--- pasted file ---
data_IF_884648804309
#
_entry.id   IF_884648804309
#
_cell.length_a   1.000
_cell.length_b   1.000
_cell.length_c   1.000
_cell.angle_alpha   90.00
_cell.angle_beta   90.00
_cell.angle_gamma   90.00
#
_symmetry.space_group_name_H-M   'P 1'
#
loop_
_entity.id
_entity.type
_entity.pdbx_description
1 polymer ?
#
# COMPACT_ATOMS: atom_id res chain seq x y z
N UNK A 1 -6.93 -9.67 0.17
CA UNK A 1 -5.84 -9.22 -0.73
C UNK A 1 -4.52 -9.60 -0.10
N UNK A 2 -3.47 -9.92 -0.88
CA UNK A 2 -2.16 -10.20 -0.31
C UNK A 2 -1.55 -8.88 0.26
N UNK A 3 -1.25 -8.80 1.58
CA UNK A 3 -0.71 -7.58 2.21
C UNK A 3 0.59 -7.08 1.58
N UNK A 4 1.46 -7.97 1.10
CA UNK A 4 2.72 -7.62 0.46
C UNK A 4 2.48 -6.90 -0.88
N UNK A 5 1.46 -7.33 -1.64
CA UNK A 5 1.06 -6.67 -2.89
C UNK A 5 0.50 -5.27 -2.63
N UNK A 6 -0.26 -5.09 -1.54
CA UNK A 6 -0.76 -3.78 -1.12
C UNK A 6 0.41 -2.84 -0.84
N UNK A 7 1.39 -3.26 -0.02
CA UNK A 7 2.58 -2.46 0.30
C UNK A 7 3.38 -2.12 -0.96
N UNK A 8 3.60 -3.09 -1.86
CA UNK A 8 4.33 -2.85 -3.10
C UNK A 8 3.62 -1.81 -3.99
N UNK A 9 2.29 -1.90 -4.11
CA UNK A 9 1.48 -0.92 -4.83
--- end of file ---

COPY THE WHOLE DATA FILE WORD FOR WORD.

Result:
data_IF_884648804309
#
_entry.id   IF_884648804309
#
_cell.length_a   1.000
_cell.length_b   1.000
_cell.length_c   1.000
_cell.angle_alpha   90.00
_cell.angle_beta   90.00
_cell.angle_gamma   90.00
#
_symmetry.space_group_name_H-M   'P 1'
#
loop_
_entity.id
_entity.type
_entity.pdbx_description
1 polymer ?
#
# COMPACT_ATOMS: atom_id res chain seq x y z
N UNK A 1 -6.93 -9.67 0.17
CA UNK A 1 -5.84 -9.22 -0.73
C UNK A 1 -4.52 -9.60 -0.10
N UNK A 2 -3.47 -9.92 -0.88
CA UNK A 2 -2.16 -10.20 -0.31
C UNK A 2 -1.55 -8.88 0.26
N UNK A 3 -1.25 -8.80 1.58
CA UNK A 3 -0.71 -7.58 2.21
C UNK A 3 0.59 -7.08 1.58
N UNK A 4 1.46 -7.97 1.10
CA UNK A 4 2.72 -7.62 0.46
C UNK A 4 2.48 -6.90 -0.88
N UNK A 5 1.46 -7.33 -1.64
CA UNK A 5 1.06 -6.67 -2.89
C UNK A 5 0.50 -5.27 -2.63
N UNK A 6 -0.26 -5.09 -1.54
CA UNK A 6 -0.76 -3.78 -1.12
C UNK A 6 0.41 -2.84 -0.84
N UNK A 7 1.39 -3.26 -0.02
CA UNK A 7 2.58 -2.46 0.30
C UNK A 7 3.38 -2.12 -0.96
N UNK A 8 3.60 -3.09 -1.86
CA UNK A 8 4.33 -2.85 -3.10
C UNK A 8 3.62 -1.81 -3.99
N UNK A 9 2.29 -1.90 -4.11
CA UNK A 9 1.48 -0.92 -4.83